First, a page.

ISAACSON: That's the iPad. Everything he did had a certain magical quality. You're right.
FLATOW: Mm-hmm. 1-800-989-8255 is our number. I only have about a minute to the break, and Walter will be staying with us. Did he know - can he look at something and say, you know, this is something you'll want to have, even before I make it, you know, but you're going to want it now?
ISAACSON: You know, at the first retreat that the Macintosh team takes in the early 1980s, somebody says, we ought to have some focus groups to see what people want. And Steve says: How do people know what they want until we've shown them? And he quoted Henry Ford, saying: "If I had done focus groups, people would have told me they wanted a faster horse." So he said - at the end of the book, I just have him talking about his legacy, he says: It's our job to read what's on the page before other people see it written on the page. And I think he had that emotional connection that allowed him to do that.
FLATOW: 1-800-989-8255. Talking with Walter Isaacson. The book is "Steve Jobs." You can tweet us @scifri, and as I said, the number again: 1-800-989-8255. Stay with us. We'll be right back after this break.
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FLATOW: I'm Ira Flatow. This is SCIENCE FRIDAY, from NPR.
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FLATOW: You're listening to SCIENCE FRIDAY. I'm Ira Flatow, talking with Walter Isaacson, author of the new book, "Steve Jobs." He's also the CEO of the Aspen Institute. Our number: 1-800-989-8255. Walter, you write in the book that you sometimes heard many different versions of how a particular meeting or relationship played out. You had one from Steve. You had four from others. How did you reconcile those different things?
ISAACSON: Well, I think that's what journalists or writers try to do, is gather information, say: Here in my gut is what I think is true. And I don't think it's because people were misleading. It's just that he had a very strong personality and force field around him. So the day he resigned in August is, you know, a month or two ago, as CEO of Apple, I talked to him right after the resignation. He told me the whole story of what he said and what he did. And then, within a day, I talked to three people on the board, and they told me the whole story.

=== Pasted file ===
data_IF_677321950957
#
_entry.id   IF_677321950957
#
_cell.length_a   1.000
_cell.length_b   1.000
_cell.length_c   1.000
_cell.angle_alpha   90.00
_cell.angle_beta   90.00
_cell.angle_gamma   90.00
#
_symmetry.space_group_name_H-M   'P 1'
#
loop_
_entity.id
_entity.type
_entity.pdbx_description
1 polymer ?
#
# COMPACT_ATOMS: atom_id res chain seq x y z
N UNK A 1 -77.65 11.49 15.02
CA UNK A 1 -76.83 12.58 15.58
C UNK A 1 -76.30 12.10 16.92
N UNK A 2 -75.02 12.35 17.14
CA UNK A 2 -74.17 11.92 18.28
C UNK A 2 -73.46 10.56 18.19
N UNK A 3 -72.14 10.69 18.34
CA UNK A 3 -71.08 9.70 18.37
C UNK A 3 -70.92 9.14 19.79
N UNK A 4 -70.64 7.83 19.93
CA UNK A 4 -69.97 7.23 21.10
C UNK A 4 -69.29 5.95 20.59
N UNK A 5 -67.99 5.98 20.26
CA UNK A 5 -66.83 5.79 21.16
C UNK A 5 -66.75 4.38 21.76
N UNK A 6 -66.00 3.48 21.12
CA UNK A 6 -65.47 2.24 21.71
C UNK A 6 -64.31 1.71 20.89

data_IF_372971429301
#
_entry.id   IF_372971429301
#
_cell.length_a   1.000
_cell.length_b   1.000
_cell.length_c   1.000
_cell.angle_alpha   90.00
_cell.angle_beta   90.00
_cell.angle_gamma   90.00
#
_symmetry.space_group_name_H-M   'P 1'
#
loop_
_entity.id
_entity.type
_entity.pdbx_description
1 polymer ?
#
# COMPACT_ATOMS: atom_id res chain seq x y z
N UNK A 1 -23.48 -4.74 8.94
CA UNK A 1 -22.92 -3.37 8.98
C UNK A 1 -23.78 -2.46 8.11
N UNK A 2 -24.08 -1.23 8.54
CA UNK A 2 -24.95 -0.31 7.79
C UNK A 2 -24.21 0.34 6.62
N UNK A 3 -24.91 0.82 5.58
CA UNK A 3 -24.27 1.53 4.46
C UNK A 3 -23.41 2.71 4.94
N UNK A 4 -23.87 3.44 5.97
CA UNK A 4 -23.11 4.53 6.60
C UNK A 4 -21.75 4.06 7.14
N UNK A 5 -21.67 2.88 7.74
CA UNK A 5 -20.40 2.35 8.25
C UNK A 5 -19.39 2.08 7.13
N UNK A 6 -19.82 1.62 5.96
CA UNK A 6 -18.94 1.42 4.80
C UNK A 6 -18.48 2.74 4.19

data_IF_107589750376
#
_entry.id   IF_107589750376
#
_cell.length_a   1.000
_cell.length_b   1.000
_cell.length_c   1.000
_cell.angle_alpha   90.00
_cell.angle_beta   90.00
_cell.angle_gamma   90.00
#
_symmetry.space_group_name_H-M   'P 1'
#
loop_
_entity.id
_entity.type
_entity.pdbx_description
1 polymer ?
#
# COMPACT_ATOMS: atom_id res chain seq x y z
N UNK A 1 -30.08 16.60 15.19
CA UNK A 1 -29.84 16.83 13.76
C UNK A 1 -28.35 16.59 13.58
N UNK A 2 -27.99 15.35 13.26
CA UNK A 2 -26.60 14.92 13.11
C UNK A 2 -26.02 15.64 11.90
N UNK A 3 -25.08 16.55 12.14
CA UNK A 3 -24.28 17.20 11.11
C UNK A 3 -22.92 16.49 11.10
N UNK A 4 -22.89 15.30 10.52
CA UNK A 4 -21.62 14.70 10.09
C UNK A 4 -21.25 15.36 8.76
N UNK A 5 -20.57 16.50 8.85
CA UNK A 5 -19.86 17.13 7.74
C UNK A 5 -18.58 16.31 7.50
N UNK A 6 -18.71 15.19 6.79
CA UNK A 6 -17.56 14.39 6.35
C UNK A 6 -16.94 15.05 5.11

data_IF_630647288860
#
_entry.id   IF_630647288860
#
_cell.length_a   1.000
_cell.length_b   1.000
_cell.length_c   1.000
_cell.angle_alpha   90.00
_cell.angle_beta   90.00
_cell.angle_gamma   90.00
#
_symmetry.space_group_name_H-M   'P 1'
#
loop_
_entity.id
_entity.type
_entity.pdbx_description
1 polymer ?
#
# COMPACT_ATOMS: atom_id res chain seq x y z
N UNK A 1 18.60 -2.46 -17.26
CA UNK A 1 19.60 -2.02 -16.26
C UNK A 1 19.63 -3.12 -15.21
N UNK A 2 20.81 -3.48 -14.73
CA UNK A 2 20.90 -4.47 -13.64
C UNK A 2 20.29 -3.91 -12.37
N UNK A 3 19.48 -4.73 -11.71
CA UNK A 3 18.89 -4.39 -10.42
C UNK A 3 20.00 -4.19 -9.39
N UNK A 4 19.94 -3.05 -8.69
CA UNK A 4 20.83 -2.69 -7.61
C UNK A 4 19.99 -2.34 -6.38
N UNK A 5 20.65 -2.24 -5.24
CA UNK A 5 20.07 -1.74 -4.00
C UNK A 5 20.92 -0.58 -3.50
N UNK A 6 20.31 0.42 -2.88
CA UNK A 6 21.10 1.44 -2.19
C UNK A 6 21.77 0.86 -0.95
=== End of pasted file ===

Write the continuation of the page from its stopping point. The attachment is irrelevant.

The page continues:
And there were, you know, some different versions of it. I think that a journalist can usually try to get at the truth, but you make mistakes. And then later on, you'll write and correct them. Also, you sometimes err on the side of kindness, because you could always take the most sensational story, the I-told-Steve-and-then-he-bit-my-head-off story. But you actually want to put it into a context of, oh, and then, we actually got the job done and Steve was right, and he made us do amazing things. So you try to put it in the context of here's the best explanation that helps you appreciate the guy.
FLATOW: Your book isn't very flattering in how it portrays Steve's relationship with other people sometimes.
ISAACSON: Especially in the beginning.
ISAACSON: He was a tough customer, very demanding. There's a passion for perfection, and he divides everybody into heroes and dunces. I mean, you know, either you're the best-ever artist, or you totally stink at what you do. And so he could be brutal. But as I said just a moment ago, I try to put it in the context of when he gets the team right, he's able to tell them you can shave 10 seconds off the boot-up time of the Mac. And they say no, that's impossible.
And he convinces them you can do it, and in the end, they shave 28 seconds off of it. So he's able to convince them they can do the impossible, sometimes by being very brusque and rude. He says, look. Brutal honesty is the price of admission for being in the room with me. I can tell you you're full of it. You can tell me I'm full of it. But in the end, they used to give an award at the old Macintosh team of the person who stood up to Steve the best during the year. It was usually won by a woman, you know, Joanna Hofmann, Debbie Coleman. They got promoted. They stuck with Steve.
By the end, he's got - I mean, people would not have stayed with him if he were a true jerk. By the end of his career, both at Apple, everywhere else, he's got a very loyal set of topnotch players who actually are more faithful and loyal and inspired by him than in any other company has.
FLATOW: And in one of those instances you talk about in the book, occasionally, he appreciates it when sometimes being proven wrong, and I'm going to talk about the disc drive for the Macintosh.